Mixing different loops/tracks to "compose" a soundtrack at runtime in a Unity game


This is more of a request for some guidance than a concrete question, but here it is:

We are trying to make a Unity game where one of the key mechanics is that the player mixes and matches different types of tracks/loops to create a dynamic soundtrack in the game (similar to a launchpad or the game Incredibox). You select from 5 different categories, each representing a part of the whole composition.

Now the issue that we have run into with FMOD is that syncing these tracks has been a challenge. If we set each track to separate FMOD events, and play them at the same time, they play slightly out of sync with each other. We’re currently trying a different solution (keeping all of the tracks in one FMOD event), but it seems that this solution is complicated and the end result is not always great.

So I wanted to ask a more general question, maybe we’re approaching this the wrong way. How would you guys suggest we implement such a mechanic in our game? Is it best to use separate FMOD events for each loop, or should we have all the tracks in one FMOD event and mute them (we’ve had some issues hitting the limit of active voices in the build, also having so many muted tracks seems wasteful)? Maybe there’s a way to dynamically load and change out these tracks at runtime? Is there an intended/obvious way to use FMOD to “compose” music at runtime by playing separate changeable sets of predefined loops?

Thanks to anyone who takes the time to give us some advice/suggestions.

Event instances started in the same FMOD update should start in sync, but some things can cause the start to be delayed - the usual culprit for this would be that the sample data that your events play isn’t loaded when the event instance is started. If sample data isn’t loaded already, the Studio system will automatically load it when you create an event instance, but if you try to start the instance too soon after this, before the sample data is loaded, it will delay starting until the data is loaded.

In Unity, you can force sample data loading in FMOD → Edit Settings → Initialization, or by checking “Preload Sample Data” in a Studio Bank Loader component. If you’re directly using the Studio API, see the Studio Guide section on Sample Data Loading for more information.

If you need to keep multiple pieces of audio or events exactly in sync, playing them all within a single event’s timeline is the usual way to go about it, as FMOD can guarantee exact scheduling and synchronicity in this case. This can be done by using all of your audio assets in a single event, or by splitting your assets into individual events, and then playing those events using a parent event’s timeline.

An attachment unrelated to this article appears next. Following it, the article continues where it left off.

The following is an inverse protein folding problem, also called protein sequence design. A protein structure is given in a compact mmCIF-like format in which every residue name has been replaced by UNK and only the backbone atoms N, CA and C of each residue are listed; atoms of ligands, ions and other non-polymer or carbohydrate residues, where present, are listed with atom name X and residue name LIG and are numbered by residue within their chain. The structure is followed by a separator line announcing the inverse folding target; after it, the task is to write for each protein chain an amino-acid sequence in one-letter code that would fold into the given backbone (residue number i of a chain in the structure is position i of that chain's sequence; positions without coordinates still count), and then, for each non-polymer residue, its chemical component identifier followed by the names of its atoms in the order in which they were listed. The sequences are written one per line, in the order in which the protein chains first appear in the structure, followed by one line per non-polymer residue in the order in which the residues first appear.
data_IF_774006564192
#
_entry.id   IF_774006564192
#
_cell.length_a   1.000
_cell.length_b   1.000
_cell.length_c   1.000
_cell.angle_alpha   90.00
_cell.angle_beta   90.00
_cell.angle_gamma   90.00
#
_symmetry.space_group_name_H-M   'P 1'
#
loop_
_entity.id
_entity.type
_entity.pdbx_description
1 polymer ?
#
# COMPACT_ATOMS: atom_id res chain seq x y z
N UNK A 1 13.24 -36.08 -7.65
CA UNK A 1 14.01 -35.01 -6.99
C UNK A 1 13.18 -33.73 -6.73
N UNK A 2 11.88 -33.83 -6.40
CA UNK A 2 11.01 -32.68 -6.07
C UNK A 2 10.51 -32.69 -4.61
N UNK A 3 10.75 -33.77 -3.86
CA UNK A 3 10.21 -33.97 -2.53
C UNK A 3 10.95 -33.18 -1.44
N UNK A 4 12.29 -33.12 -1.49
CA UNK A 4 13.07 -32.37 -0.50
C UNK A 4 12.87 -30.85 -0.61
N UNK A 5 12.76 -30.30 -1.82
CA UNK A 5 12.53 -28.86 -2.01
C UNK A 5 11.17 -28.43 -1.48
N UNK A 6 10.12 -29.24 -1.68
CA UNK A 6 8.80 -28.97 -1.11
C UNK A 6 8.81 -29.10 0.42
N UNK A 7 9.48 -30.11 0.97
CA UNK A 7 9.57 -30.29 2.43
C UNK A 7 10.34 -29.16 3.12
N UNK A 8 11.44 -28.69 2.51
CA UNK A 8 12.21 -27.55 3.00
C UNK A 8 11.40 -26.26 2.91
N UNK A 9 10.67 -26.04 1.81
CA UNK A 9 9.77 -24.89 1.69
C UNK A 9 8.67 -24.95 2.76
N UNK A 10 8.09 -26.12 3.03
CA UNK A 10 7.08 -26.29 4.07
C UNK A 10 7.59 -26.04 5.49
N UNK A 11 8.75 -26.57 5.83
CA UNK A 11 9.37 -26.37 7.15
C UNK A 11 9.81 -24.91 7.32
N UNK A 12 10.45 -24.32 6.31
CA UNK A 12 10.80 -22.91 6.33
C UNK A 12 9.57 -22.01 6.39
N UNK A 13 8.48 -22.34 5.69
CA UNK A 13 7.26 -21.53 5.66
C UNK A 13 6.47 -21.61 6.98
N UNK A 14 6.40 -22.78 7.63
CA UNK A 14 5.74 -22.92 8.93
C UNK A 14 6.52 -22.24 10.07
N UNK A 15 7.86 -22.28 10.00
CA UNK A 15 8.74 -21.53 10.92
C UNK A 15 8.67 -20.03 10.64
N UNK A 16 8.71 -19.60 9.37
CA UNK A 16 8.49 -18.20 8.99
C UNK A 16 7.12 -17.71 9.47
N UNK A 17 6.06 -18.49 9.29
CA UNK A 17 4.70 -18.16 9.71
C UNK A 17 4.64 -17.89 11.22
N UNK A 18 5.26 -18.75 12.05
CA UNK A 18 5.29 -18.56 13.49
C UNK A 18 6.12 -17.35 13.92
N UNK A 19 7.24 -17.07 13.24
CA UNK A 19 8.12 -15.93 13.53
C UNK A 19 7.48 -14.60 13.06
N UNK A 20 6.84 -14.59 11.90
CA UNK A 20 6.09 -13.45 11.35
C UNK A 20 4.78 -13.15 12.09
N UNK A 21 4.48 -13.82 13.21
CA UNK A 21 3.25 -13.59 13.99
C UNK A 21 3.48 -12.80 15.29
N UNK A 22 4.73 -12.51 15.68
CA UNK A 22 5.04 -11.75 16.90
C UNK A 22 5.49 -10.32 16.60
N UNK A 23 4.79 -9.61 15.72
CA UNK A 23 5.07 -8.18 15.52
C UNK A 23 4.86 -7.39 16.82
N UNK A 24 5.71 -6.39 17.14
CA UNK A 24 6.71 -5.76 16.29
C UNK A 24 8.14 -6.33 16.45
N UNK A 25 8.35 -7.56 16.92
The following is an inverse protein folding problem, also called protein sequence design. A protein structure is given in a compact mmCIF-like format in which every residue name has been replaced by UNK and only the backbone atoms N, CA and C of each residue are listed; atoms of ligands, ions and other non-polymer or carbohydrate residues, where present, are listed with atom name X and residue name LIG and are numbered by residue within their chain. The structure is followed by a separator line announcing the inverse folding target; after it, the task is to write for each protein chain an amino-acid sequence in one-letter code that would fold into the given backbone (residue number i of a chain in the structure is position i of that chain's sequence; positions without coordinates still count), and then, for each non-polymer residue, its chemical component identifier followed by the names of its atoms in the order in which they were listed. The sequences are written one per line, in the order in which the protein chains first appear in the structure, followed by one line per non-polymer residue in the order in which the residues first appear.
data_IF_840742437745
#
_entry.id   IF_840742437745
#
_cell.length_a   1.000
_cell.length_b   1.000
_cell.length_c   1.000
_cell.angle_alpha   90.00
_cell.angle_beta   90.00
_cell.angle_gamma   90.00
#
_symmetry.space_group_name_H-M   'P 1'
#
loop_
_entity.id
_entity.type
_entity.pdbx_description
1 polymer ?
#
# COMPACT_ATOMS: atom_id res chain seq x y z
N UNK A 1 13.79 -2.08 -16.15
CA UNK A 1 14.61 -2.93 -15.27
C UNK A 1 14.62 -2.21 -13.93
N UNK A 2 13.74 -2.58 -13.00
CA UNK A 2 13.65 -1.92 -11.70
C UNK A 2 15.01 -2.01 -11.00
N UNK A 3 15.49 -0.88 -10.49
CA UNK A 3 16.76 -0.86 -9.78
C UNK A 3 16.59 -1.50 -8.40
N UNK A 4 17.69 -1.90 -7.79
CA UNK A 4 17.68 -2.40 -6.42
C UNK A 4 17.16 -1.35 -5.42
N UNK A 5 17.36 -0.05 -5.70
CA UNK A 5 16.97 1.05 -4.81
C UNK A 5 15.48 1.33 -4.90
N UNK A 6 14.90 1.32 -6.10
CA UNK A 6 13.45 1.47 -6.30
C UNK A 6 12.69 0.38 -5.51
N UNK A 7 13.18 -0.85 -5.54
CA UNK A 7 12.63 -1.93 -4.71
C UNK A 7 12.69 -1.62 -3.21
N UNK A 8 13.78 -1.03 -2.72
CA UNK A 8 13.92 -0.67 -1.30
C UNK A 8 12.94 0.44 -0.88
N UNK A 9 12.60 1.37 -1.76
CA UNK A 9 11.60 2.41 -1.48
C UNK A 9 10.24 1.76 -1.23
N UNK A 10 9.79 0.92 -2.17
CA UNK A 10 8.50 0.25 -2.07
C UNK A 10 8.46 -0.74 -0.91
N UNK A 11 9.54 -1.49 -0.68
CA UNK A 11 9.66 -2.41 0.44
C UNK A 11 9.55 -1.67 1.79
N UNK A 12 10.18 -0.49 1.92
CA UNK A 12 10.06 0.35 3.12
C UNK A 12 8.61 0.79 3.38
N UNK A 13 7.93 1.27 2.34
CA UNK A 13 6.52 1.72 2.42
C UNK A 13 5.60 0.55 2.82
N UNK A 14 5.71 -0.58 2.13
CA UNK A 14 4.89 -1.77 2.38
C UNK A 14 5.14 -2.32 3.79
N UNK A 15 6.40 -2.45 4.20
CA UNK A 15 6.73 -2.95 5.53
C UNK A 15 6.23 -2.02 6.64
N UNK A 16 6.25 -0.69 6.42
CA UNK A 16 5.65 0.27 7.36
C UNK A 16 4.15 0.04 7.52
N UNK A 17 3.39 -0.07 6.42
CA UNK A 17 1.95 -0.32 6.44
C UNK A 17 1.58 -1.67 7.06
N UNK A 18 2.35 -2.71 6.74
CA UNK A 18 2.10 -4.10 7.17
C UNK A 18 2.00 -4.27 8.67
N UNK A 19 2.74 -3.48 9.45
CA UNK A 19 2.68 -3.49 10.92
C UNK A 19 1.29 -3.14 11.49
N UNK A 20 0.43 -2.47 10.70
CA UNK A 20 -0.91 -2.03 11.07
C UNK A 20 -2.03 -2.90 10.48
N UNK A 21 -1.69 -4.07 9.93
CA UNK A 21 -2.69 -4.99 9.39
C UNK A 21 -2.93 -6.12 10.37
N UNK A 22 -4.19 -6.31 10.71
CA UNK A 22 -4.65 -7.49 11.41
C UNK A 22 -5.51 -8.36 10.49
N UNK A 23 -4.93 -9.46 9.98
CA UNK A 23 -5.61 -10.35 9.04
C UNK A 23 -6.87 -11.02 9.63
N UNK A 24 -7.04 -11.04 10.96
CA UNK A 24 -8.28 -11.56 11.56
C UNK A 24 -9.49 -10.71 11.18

Either way, the simplest way to swap between loops would be to use parameters to mute/unmute tracks as needed. As far as “wastefulness” goes, the only major impact having many muted tracks should have is on the memory required to load the banks where all the assets are stored. Muted tracks should virtualize, saving on CPU usage and not contributing to the active voice count.

You mentioned that you’ve tried something like this already, and that the end result is not always great - are you running into any specific issues?

Hello again,
Sorry for the delay in response. We wanted to do enough tests to give an adequate response.
The main problem is that we start and stop tracks using fmod parameters (essentially muting and unmuting them), and this causes them to become out of sync despite all of the tracks being in a single event as different instruments. In that case, preloading sample data makes no difference as far as we can tell.
You mentioned using virtualization, but in our testing, we found virtualization to be one of the biggest culprits of desynchronization.
Another problem was having an insufficient real channel limit codec count in fmod settings. With default settings we’d experience issues of tracks not being audible when they should be. For example, if by changing fmod parameters we would set one instrument to be at -80db, start the loop and then gradually change its volume to 0db via the same parameter, it will sometimes not be audible until the event reaches the end of its loop (at which point it will instantly jump to full volume). We’re pretty sure that this is due to the fact that there’s more instruments in that single event than there are real channels available, but it doesn’t explain why even if most of them are set to -80db, the audible tracks won’t take over until the very end of the loop.

Now, as far as “wastefulness” goes - currently we managed to get our tracks mostly synced by setting the fmod event to highest priority (therefore not virtualizing the instruments within it) and increasing the real channel limit as well as codec counts in fmod settings. Unfortunately, that leaves us with an unreasonably high number of real channels active at all times (despite only a few of the instruments being set above -80db), and we’re not able to scale it further as fmod doesn’t allow increasing the maximum number of real channels/codecs past 256 (and we’re not even sure what the implications are for performance with such a high number of tracks playing at all times).
Here’s a link to a video (https://youtu.be/S7MV3RFwhuM), where you can hear tracks getting out of sync (both in the build and in fmod studio) as well as not being audible until end of loop.